Court: Private Studio Must Photograph Gay Couple

Court: Private Studio Must Photograph Gay Couple

A professional photographer who refused to take pictures of a gay couple’s commitment ceremony violated state anti-discrimination laws, the New Mexico Court of Appeals has ruled.

The court on Thursday agreed with a previous ruling, in which a district court judge said the photo studio is considered public, similar to a restaurant or store, and cannot refuse service based on sexual orientation, the Albuquerque Journal reported ( The photography studio had argued that its refusal was not an act of discrimination but a reflection of the owners’ religious and moral beliefs.

Vanessa Willock asked the studio, Elane Photography, in 2006 about taking pictures of a same-gender ceremony but was told it handled only traditional weddings. When her partner contacted the studio without revealing her sexual orientation, she was given a price list and sent a follow-up email.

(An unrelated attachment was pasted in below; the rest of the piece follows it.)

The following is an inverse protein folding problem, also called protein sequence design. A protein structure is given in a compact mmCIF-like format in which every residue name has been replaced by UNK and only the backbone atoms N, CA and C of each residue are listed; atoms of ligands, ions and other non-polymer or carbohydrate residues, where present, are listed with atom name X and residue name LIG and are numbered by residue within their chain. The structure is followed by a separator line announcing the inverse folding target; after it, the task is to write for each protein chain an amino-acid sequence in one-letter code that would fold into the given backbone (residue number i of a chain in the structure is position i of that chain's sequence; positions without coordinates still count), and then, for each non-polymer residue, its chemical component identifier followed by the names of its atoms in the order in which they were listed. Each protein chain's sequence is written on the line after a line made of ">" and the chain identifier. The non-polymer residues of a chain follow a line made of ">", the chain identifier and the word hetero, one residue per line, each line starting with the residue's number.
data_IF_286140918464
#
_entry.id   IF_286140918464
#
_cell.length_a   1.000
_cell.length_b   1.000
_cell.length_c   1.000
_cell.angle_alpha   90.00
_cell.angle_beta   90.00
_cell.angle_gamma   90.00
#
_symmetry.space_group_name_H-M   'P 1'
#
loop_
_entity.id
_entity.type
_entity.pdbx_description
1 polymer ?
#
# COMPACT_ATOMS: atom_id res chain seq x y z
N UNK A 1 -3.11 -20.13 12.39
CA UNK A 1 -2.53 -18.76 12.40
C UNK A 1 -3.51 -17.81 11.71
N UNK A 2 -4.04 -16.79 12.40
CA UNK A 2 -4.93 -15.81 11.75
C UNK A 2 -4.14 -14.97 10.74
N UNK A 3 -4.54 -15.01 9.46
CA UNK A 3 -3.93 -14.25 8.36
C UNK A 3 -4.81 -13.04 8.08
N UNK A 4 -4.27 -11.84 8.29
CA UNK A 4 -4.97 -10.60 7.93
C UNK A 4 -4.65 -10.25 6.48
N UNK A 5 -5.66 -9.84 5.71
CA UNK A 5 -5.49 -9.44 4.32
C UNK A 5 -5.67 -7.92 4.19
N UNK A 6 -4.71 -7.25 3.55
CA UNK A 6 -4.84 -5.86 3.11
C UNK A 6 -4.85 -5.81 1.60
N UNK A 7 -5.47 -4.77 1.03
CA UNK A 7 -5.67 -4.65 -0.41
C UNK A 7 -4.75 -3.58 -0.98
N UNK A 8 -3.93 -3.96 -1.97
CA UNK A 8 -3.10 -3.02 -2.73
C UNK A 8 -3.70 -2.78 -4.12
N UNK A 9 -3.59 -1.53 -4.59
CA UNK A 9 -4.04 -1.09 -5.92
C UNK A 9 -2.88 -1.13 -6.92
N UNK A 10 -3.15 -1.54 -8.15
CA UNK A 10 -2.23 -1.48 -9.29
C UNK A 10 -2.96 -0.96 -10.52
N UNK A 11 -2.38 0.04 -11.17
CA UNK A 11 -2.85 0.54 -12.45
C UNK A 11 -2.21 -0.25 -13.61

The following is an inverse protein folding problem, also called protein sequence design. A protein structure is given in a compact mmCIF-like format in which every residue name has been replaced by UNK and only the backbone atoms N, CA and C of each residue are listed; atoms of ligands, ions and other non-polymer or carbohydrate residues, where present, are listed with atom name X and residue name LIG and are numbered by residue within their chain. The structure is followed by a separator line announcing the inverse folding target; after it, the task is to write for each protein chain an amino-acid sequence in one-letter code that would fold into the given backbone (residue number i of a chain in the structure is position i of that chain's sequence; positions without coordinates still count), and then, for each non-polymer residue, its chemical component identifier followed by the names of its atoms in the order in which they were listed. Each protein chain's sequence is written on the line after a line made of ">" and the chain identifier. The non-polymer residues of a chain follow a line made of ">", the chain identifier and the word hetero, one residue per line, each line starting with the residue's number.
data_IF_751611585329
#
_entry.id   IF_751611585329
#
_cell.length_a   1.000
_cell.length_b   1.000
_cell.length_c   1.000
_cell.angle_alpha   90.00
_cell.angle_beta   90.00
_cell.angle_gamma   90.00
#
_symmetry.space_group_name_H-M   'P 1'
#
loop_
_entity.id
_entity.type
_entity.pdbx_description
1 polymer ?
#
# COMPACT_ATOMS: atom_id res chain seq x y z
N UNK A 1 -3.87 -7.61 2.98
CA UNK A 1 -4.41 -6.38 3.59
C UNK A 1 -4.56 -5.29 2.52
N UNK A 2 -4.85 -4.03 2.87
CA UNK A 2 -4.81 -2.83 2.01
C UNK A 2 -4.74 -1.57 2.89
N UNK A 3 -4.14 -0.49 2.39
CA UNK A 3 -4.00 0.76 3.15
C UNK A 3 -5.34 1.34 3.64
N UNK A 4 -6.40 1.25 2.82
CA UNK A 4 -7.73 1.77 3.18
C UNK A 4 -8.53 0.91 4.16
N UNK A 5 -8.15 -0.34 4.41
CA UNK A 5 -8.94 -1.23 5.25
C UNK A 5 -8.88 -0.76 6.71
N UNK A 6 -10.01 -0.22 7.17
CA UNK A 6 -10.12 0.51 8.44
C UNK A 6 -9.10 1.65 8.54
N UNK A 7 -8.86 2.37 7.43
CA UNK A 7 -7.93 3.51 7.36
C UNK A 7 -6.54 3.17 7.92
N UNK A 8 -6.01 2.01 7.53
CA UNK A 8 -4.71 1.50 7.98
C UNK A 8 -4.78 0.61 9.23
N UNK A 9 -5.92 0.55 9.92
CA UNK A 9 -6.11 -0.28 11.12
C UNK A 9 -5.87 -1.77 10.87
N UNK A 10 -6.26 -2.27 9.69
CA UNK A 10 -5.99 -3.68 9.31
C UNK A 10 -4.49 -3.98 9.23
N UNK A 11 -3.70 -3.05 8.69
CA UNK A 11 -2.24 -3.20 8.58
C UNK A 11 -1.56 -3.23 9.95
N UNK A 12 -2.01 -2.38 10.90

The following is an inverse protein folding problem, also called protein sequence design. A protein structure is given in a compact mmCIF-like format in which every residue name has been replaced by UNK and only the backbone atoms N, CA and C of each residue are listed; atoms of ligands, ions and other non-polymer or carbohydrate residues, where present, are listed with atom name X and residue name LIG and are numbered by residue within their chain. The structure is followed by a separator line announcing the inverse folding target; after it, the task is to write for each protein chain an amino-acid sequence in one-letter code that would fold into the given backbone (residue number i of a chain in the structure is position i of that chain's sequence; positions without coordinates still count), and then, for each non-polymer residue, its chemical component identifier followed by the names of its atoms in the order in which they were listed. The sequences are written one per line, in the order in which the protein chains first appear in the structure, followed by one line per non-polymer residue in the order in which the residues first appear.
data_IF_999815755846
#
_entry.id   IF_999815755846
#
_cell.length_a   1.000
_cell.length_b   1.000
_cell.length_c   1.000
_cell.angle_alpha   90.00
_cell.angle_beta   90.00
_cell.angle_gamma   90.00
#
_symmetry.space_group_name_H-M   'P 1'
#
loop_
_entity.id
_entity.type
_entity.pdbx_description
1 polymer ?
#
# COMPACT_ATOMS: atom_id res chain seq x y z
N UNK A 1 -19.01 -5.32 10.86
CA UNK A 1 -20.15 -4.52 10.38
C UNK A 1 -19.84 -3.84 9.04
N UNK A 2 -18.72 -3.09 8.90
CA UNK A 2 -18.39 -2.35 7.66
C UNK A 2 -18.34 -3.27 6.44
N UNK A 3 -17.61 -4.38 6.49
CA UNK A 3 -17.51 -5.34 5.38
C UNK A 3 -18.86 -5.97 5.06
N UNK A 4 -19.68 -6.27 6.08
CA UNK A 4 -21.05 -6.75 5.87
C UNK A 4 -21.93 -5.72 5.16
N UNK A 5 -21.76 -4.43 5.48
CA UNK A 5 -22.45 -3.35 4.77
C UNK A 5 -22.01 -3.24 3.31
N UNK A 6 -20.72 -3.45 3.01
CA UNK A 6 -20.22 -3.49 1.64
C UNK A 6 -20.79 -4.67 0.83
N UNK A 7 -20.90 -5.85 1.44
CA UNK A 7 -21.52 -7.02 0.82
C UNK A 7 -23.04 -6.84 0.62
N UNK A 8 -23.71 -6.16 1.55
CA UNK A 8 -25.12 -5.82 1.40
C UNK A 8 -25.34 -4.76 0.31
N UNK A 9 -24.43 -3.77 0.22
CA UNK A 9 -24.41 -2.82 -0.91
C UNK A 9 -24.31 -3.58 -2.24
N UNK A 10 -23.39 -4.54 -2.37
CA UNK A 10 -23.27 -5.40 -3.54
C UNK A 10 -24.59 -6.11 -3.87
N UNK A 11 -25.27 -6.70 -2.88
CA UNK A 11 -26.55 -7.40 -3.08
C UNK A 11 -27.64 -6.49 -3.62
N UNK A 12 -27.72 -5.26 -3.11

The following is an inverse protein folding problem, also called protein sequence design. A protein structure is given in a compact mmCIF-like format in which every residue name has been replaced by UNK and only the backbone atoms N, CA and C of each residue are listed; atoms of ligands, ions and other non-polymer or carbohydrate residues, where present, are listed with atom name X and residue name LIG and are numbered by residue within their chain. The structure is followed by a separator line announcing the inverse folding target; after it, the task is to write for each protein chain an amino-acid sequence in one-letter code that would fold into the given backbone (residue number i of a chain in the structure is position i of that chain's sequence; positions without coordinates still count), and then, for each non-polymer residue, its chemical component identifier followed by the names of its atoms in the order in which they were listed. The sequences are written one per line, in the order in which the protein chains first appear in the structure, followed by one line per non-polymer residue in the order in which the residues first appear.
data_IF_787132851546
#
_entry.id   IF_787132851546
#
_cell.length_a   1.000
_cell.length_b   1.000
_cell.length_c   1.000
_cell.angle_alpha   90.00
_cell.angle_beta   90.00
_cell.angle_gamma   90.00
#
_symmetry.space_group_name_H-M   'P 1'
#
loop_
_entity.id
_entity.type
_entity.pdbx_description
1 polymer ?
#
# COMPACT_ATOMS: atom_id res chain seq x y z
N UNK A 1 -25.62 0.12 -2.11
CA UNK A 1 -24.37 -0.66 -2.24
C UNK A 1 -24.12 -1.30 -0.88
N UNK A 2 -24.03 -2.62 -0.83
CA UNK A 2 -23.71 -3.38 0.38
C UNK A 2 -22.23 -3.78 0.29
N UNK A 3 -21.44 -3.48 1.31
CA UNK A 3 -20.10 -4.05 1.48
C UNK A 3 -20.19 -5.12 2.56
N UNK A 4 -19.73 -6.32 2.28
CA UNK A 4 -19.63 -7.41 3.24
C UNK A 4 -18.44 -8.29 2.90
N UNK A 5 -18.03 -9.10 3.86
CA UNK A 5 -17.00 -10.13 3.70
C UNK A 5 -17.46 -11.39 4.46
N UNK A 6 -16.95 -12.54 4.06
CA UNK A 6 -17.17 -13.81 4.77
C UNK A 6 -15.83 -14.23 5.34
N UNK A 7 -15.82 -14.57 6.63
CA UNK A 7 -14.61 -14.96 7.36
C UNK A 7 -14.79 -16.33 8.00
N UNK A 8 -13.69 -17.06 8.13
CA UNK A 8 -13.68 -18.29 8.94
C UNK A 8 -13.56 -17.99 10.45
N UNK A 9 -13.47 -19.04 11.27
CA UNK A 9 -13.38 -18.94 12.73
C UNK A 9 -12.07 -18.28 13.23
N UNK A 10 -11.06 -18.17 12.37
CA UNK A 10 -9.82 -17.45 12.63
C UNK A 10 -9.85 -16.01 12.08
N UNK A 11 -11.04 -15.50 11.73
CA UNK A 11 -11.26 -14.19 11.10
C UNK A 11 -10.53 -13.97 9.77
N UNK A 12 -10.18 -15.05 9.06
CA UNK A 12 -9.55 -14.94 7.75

Willock filed a complaint with the New Mexico Human Rights Commission, which ruled that Elane Photography violated the state Human Rights Act and ordered it to pay nearly $7,000 in legal fees. A district court later upheld the commission’s ruling.

Appellate court Judge Tim Garcia said a 1981 state Supreme Court case expanded the concept of public accommodation to include nontraditional and non-historic businesses. The opinion is in line with a national trend, said Tobias Barrington Wolff, a University of Pennsylvania School of Law professor who represented Willock on appeal.

The Alliance Defense Fund, a Washington, D.C.-based legal alliance of Christian attorneys and others that represented the studio, plans to appeal. Elane Photography argued that it provided discretionary, unique and expressive services that aren’t a public accommodation under the Human Rights Act.

The studio asked hypothetically whether an African-American photographer would be required to photograph a Ku Klux Klan rally.

The court responded: “The Ku Klux Klan is not a protected class. Sexual orientation, however, is protected.”


Information from: Albuquerque Journal,


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